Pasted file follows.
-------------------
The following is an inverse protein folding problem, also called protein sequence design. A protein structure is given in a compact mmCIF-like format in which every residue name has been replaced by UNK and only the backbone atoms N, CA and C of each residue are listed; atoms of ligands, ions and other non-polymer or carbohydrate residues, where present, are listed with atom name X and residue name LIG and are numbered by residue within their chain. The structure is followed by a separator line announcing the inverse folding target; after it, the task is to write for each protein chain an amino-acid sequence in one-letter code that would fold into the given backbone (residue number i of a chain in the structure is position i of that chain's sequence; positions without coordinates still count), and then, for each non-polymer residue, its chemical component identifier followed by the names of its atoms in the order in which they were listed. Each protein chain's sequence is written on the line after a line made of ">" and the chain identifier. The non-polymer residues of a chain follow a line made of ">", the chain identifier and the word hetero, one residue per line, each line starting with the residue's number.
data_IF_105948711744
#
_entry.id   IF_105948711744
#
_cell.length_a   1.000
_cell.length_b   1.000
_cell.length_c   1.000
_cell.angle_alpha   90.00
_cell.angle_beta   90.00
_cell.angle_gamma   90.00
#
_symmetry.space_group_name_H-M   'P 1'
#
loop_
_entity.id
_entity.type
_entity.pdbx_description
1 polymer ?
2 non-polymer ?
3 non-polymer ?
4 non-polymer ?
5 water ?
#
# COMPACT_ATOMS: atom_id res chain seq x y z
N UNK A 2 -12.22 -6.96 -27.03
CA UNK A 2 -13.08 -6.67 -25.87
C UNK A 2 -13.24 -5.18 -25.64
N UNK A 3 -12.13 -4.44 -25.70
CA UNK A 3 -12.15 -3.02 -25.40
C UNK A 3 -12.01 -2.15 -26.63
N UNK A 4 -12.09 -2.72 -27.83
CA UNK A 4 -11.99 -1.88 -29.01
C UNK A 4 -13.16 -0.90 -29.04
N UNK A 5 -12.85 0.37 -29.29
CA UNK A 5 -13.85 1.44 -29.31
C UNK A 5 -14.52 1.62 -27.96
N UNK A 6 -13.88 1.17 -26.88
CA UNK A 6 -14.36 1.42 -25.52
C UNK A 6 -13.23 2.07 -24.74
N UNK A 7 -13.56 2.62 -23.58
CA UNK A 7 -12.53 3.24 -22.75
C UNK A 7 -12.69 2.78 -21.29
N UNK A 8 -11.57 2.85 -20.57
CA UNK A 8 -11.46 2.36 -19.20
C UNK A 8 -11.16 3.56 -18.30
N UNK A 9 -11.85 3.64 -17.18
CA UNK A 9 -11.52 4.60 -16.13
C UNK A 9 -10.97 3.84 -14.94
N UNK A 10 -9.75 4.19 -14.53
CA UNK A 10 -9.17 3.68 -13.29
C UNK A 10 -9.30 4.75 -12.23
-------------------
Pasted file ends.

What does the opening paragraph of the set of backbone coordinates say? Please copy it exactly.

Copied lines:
The following is an inverse protein folding problem, also called protein sequence design. A protein structure is given in a compact mmCIF-like format in which every residue name has been replaced by UNK and only the backbone atoms N, CA and C of each residue are listed; atoms of ligands, ions and other non-polymer or carbohydrate residues, where present, are listed with atom name X and residue name LIG and are numbered by residue within their chain. The structure is followed by a separator line announcing the inverse folding target; after it, the task is to write for each protein chain an amino-acid sequence in one-letter code that would fold into the given backbone (residue number i of a chain in the structure is position i of that chain's sequence; positions without coordinates still count), and then, for each non-polymer residue, its chemical component identifier followed by the names of its atoms in the order in which they were listed. Each protein chain's sequence is written on the line after a line made of ">" and the chain identifier. The non-polymer residues of a chain follow a line made of ">", the chain identifier and the word hetero, one residue per line, each line starting with the residue's number.